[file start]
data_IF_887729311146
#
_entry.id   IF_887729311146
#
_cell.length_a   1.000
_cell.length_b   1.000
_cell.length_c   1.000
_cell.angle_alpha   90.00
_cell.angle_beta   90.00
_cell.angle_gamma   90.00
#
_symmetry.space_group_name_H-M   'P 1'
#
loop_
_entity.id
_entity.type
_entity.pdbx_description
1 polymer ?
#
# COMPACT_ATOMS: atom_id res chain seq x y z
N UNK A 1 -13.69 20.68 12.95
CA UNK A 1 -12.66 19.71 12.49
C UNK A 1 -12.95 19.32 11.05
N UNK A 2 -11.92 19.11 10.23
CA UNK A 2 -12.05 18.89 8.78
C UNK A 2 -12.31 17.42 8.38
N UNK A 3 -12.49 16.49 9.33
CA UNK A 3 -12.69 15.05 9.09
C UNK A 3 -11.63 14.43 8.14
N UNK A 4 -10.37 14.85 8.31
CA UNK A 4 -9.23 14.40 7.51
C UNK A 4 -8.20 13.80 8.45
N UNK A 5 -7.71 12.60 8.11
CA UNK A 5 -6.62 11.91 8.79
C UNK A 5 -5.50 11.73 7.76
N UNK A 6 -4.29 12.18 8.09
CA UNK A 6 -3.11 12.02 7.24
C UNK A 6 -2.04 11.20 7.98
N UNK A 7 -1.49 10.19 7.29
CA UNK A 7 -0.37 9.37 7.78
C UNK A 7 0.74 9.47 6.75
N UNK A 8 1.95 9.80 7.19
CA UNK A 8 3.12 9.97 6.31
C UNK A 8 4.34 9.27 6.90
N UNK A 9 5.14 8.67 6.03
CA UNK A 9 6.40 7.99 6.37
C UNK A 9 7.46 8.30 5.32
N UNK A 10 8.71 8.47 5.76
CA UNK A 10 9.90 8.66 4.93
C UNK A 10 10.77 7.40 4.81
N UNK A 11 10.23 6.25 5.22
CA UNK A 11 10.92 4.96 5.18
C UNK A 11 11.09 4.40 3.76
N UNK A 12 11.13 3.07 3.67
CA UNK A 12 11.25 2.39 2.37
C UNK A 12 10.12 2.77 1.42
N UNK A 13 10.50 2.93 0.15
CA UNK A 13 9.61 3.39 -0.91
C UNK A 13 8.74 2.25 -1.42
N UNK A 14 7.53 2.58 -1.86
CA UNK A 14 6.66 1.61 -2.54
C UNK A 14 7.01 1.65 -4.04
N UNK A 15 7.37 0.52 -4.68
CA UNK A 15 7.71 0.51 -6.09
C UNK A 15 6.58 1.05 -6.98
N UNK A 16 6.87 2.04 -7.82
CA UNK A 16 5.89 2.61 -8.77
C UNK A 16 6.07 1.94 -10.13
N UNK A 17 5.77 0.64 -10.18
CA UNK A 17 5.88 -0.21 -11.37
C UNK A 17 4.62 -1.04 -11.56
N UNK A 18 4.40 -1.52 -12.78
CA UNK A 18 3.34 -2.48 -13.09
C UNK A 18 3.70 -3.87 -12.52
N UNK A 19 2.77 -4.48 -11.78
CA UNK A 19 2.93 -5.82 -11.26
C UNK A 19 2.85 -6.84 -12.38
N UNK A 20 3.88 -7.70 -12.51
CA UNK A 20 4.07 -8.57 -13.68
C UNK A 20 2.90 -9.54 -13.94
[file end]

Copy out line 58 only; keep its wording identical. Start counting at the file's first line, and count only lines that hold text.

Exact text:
CA UNK A 13 9.61 3.39 -0.91